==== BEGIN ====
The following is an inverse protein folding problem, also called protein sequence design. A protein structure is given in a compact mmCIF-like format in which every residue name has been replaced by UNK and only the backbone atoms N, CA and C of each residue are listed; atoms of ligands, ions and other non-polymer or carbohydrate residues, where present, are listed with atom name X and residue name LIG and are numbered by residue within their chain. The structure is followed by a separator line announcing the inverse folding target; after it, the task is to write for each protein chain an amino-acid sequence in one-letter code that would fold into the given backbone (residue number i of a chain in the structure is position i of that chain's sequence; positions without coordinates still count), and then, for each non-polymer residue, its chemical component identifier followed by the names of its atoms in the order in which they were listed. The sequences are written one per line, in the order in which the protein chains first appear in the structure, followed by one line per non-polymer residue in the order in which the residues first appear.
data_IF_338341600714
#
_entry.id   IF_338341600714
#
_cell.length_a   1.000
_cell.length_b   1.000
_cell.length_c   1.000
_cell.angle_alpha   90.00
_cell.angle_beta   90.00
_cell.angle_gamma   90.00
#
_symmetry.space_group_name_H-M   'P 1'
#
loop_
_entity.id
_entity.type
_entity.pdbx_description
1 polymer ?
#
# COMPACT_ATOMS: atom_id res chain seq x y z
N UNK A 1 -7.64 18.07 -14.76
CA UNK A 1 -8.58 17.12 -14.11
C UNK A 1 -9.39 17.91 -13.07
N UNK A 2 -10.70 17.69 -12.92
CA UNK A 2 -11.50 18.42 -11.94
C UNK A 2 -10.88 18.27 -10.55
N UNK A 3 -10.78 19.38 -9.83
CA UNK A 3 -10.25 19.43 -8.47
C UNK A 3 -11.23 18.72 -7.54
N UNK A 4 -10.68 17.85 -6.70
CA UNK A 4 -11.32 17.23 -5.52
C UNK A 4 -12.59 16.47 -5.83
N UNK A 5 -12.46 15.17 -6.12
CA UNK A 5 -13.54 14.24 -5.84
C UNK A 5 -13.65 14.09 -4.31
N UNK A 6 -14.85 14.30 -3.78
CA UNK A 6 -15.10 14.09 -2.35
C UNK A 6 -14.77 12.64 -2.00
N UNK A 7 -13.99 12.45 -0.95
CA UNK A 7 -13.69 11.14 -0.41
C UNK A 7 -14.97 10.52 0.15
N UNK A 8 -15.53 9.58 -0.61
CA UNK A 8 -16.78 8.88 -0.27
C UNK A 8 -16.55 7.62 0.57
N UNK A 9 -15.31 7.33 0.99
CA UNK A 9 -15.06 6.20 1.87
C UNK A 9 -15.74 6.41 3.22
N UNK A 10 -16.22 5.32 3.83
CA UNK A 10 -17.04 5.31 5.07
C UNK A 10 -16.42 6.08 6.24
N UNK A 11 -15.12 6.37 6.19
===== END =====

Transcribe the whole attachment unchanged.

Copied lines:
The following is an inverse protein folding problem, also called protein sequence design. A protein structure is given in a compact mmCIF-like format in which every residue name has been replaced by UNK and only the backbone atoms N, CA and C of each residue are listed; atoms of ligands, ions and other non-polymer or carbohydrate residues, where present, are listed with atom name X and residue name LIG and are numbered by residue within their chain. The structure is followed by a separator line announcing the inverse folding target; after it, the task is to write for each protein chain an amino-acid sequence in one-letter code that would fold into the given backbone (residue number i of a chain in the structure is position i of that chain's sequence; positions without coordinates still count), and then, for each non-polymer residue, its chemical component identifier followed by the names of its atoms in the order in which they were listed. The sequences are written one per line, in the order in which the protein chains first appear in the structure, followed by one line per non-polymer residue in the order in which the residues first appear.
data_IF_338341600714
#
_entry.id   IF_338341600714
#
_cell.length_a   1.000
_cell.length_b   1.000
_cell.length_c   1.000
_cell.angle_alpha   90.00
_cell.angle_beta   90.00
_cell.angle_gamma   90.00
#
_symmetry.space_group_name_H-M   'P 1'
#
loop_
_entity.id
_entity.type
_entity.pdbx_description
1 polymer ?
#
# COMPACT_ATOMS: atom_id res chain seq x y z
N UNK A 1 -7.64 18.07 -14.76
CA UNK A 1 -8.58 17.12 -14.11
C UNK A 1 -9.39 17.91 -13.07
N UNK A 2 -10.70 17.69 -12.92
CA UNK A 2 -11.50 18.42 -11.94
C UNK A 2 -10.88 18.27 -10.55
N UNK A 3 -10.78 19.38 -9.83
CA UNK A 3 -10.25 19.43 -8.47
C UNK A 3 -11.23 18.72 -7.54
N UNK A 4 -10.68 17.85 -6.70
CA UNK A 4 -11.32 17.23 -5.52
C UNK A 4 -12.59 16.47 -5.83
N UNK A 5 -12.46 15.17 -6.12
CA UNK A 5 -13.54 14.24 -5.84
C UNK A 5 -13.65 14.09 -4.31
N UNK A 6 -14.85 14.30 -3.78
CA UNK A 6 -15.10 14.09 -2.35
C UNK A 6 -14.77 12.64 -2.00
N UNK A 7 -13.99 12.45 -0.95
CA UNK A 7 -13.69 11.14 -0.41
C UNK A 7 -14.97 10.52 0.15
N UNK A 8 -15.53 9.58 -0.61
CA UNK A 8 -16.78 8.88 -0.27
C UNK A 8 -16.55 7.62 0.57
N UNK A 9 -15.31 7.33 0.99
CA UNK A 9 -15.06 6.20 1.87
C UNK A 9 -15.74 6.41 3.22
N UNK A 10 -16.22 5.32 3.83
CA UNK A 10 -17.04 5.31 5.07
C UNK A 10 -16.42 6.08 6.24
N UNK A 11 -15.12 6.37 6.19